The International Mountain Biking Association – an organisation dedicated to trail building and advocacy work for off road cyclists – has issued an update to its stance on electric mountain biking access.
Trail access for motor-assisted bikes has been a contentious issue for both the industry and its customers, with fears of confusion with motorbikes leading many to not want to risk access bans. It is thought that land managers – once familiar with electric bikes and how integration has streamlined to the point where visually e-MTBs are near identical to pedal-powered machines -may make knee-jerk decisions on trail access for mountain bikers.
As of today, the association’s official stance has changed, however.
Based on lengthy discussion and research of arguments for and against access, IMBA’s stance is as follows:
IMBA is supportive of Class 1 eMTB access to non-motorized trails when the responsible land management agency, in consultation with local mountain bikers, deem such eMTB access is appropriate and will not cause any loss of access to non-motorized bikes. IMBA recognizes that changes in design, technology and the numbers of eMTB users is evolving, and believes these bikes can be managed in a sustainable way for both the environment and other trail users.
In the USA, a class one e-MTB is: an electric bicycle or “low-speed pedal-assisted electric bicycle,” equipped with a motor that provides assistance only when the rider is pedaling, and that ceases to provide assistance when the bicycle reaches the speed of 20 miles per hour.
“First and foremost, we advocate for access for traditional, non-motorized mountain bikes. IMBA does not advocate for access for eMTBs. But, IMBA and mountain bikers need to be at the table for all conversations that discuss access for eMTBs to non-motorized trails that are open to bikes,” said Dave Wiens, IMBA Executive Director.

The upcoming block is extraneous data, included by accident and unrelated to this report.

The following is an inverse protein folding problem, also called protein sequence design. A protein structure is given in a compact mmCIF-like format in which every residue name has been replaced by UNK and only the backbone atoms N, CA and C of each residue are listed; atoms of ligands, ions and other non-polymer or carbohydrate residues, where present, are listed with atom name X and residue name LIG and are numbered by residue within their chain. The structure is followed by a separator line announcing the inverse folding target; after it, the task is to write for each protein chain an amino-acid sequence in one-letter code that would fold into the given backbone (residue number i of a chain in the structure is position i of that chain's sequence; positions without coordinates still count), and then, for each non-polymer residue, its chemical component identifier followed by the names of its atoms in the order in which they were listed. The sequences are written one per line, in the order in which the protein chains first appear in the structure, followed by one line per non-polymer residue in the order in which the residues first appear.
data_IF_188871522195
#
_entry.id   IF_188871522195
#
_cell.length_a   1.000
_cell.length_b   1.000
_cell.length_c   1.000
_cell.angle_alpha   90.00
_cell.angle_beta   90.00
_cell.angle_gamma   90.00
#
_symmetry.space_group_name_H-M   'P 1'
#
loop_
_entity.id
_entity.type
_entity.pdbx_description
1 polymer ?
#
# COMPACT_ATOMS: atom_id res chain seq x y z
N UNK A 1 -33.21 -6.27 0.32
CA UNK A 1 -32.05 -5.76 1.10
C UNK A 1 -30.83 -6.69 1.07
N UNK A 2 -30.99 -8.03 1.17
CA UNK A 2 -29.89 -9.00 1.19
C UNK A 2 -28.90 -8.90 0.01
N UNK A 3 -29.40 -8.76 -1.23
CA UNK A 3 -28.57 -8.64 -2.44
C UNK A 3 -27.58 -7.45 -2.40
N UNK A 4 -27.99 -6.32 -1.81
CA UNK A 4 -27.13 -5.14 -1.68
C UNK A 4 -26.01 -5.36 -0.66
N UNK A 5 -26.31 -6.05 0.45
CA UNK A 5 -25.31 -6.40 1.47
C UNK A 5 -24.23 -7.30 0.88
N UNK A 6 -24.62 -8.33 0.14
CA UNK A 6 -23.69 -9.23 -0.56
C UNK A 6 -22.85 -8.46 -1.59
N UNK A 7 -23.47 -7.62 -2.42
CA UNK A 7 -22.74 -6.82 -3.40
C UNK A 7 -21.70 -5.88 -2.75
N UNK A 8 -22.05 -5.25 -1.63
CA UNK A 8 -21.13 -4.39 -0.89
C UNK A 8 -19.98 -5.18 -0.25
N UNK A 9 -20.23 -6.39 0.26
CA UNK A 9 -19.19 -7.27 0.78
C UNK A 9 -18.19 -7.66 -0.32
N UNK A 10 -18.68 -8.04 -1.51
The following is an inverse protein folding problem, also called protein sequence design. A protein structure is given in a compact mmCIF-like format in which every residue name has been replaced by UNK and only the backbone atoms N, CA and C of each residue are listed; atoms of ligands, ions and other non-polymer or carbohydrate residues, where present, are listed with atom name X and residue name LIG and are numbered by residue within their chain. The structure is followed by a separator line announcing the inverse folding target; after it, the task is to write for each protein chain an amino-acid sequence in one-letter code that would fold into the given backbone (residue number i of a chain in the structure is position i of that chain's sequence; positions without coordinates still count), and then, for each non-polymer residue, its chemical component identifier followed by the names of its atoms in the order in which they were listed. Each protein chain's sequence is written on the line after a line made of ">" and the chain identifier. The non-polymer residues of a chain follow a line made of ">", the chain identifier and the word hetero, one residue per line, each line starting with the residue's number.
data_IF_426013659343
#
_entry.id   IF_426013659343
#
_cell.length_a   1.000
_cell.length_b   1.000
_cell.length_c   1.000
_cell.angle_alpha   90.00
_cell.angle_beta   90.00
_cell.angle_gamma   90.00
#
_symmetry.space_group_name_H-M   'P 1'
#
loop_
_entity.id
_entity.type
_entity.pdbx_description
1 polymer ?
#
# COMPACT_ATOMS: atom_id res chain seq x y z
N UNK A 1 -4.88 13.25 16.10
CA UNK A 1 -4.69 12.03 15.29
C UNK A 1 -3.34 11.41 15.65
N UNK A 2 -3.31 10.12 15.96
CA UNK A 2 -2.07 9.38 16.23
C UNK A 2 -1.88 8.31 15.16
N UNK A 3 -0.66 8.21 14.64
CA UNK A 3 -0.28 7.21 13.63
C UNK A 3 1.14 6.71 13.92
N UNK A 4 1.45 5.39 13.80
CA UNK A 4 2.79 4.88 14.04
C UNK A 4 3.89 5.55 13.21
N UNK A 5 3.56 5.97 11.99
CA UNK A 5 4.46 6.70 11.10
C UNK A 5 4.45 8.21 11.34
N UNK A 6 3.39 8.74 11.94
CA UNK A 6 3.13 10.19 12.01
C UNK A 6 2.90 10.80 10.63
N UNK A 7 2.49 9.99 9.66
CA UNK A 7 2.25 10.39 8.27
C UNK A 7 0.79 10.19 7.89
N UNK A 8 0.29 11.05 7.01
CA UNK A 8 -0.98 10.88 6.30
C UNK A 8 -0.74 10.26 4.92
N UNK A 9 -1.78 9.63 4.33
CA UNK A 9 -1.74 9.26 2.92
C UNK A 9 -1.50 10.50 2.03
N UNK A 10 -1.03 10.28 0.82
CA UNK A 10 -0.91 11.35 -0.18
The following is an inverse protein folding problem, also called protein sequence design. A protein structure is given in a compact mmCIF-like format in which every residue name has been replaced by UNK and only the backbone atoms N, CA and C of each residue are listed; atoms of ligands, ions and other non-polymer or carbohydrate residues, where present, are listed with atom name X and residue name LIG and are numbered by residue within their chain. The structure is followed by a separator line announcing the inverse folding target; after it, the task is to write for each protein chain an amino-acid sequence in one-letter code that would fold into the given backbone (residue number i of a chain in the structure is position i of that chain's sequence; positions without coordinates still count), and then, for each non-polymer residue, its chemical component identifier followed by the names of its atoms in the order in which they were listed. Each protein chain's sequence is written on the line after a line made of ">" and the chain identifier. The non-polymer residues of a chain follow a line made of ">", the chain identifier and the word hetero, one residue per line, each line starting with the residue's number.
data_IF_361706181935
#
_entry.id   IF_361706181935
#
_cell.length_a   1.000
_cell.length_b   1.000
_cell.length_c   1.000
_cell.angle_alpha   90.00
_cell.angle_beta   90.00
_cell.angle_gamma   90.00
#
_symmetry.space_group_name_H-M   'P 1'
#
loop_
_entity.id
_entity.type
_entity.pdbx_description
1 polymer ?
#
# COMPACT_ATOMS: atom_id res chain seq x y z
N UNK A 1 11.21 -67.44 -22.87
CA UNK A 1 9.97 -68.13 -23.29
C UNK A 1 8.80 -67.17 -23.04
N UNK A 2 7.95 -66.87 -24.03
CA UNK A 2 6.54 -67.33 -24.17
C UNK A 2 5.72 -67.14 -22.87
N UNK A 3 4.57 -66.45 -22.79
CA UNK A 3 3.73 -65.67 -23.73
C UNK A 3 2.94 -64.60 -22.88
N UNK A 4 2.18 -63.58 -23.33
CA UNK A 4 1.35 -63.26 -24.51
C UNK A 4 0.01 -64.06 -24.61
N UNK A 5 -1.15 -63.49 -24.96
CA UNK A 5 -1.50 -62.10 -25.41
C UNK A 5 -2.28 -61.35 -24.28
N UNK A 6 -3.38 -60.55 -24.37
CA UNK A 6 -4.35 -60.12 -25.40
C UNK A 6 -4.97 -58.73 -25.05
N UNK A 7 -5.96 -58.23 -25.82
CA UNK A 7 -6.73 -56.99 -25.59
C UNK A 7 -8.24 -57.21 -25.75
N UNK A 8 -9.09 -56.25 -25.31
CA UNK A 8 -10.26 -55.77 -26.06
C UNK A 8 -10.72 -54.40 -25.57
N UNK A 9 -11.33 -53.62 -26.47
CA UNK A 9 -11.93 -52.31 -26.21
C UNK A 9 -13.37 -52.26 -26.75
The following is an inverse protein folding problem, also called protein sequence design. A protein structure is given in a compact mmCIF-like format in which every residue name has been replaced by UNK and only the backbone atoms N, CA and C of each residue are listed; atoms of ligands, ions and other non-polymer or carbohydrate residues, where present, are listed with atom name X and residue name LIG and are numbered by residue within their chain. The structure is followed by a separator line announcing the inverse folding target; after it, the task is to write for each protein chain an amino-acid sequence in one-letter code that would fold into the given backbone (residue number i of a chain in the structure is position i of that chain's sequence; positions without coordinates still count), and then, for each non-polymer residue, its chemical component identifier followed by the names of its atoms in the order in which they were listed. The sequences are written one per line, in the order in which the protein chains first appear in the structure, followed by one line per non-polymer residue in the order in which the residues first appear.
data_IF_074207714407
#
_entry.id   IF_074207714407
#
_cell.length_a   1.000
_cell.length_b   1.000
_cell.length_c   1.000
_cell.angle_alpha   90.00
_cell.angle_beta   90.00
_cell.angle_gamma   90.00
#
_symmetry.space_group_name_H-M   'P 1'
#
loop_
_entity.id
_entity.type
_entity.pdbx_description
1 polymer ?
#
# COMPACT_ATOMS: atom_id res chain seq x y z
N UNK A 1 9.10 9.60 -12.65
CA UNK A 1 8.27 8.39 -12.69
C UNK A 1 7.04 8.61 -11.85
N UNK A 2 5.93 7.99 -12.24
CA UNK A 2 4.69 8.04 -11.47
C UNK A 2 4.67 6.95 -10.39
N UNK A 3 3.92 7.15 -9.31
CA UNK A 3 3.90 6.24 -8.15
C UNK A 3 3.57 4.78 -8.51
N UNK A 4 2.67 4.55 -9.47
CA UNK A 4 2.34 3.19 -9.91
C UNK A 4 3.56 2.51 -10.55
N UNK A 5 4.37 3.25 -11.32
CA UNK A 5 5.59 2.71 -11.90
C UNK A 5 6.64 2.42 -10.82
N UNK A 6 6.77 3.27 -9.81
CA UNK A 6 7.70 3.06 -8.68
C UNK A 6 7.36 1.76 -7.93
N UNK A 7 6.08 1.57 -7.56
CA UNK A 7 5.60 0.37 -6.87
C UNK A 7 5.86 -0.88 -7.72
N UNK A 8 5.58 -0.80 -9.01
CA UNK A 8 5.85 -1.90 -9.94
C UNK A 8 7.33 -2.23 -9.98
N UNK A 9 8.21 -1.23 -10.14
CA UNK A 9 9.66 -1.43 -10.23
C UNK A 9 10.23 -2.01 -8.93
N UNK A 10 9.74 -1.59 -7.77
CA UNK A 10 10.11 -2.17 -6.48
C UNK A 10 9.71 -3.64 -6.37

“Currently, the US Forest Service and Bureau of Land Management (BLM) are clear that they are managing all eMTBs as motor vehicles. But for countless state, county, municipal and other parks and open space trails, there is much uncertainty and confusion. Our position reflects the importance of having local land managers and local mountain bikers involved in decisions to allow eMTB access to non-motorized trails and underscores the importance of maintaining access for traditional, non-motorized bicycles. This topic is being driven by rapidly evolving technology and we recognize that everyone involved needs to be engaged, prepared for challenges and solution-oriented.”
Noting the potential to increase ridership, IMBA’s statement calls for effective management where possible, but warns that anything less jeopardises the organisation’s 30 year-long mission.
The organisation is now offering resources for land managers, including recommendations on what factors should be considered prior to a decision.
In order to counter misconceptions, Trek has been forward thinking in handing land managers electric bikes for demo in some states. This, it is hoped, will put daylight between the notion that e-Bikes are just the same as motorbikes and should be treated as such.
Mountain bike pioneer Gary Fisher told CI.N that he feels its important the industry gets e-Bikes into the press in order that misconceptions are cleared up.
He said at the time: “There’s some pushback on the pedal powered MTB side, for sure. My concern is that the public will mis-understand the e-bike and that could lead to trail closure if any sort of hype builds. We are trying our best to get the mainstream press into it and behind the e-bike. Simply, I ask “do you want to pedal along at 7,000 feet? Of course you do.”
“I’m sad to see some bike mags have boycotted e-bikes and I think that’s because it’s safer to be on the fence for the time being. But you can’t stop the e-bike, it’s the perfect storm. Sales are down for pedal bikes, here’s a great remedy.
“On the contrary, land managers are using them in their fleets. All it requires is for people to have a go and they understand the potential. These are the greenest way to get around over multi-terrain. At the moment the mindset is often that they can’t afford to have these vehicles, but they will buy them eventually.”
The full IMBA statement can be found here.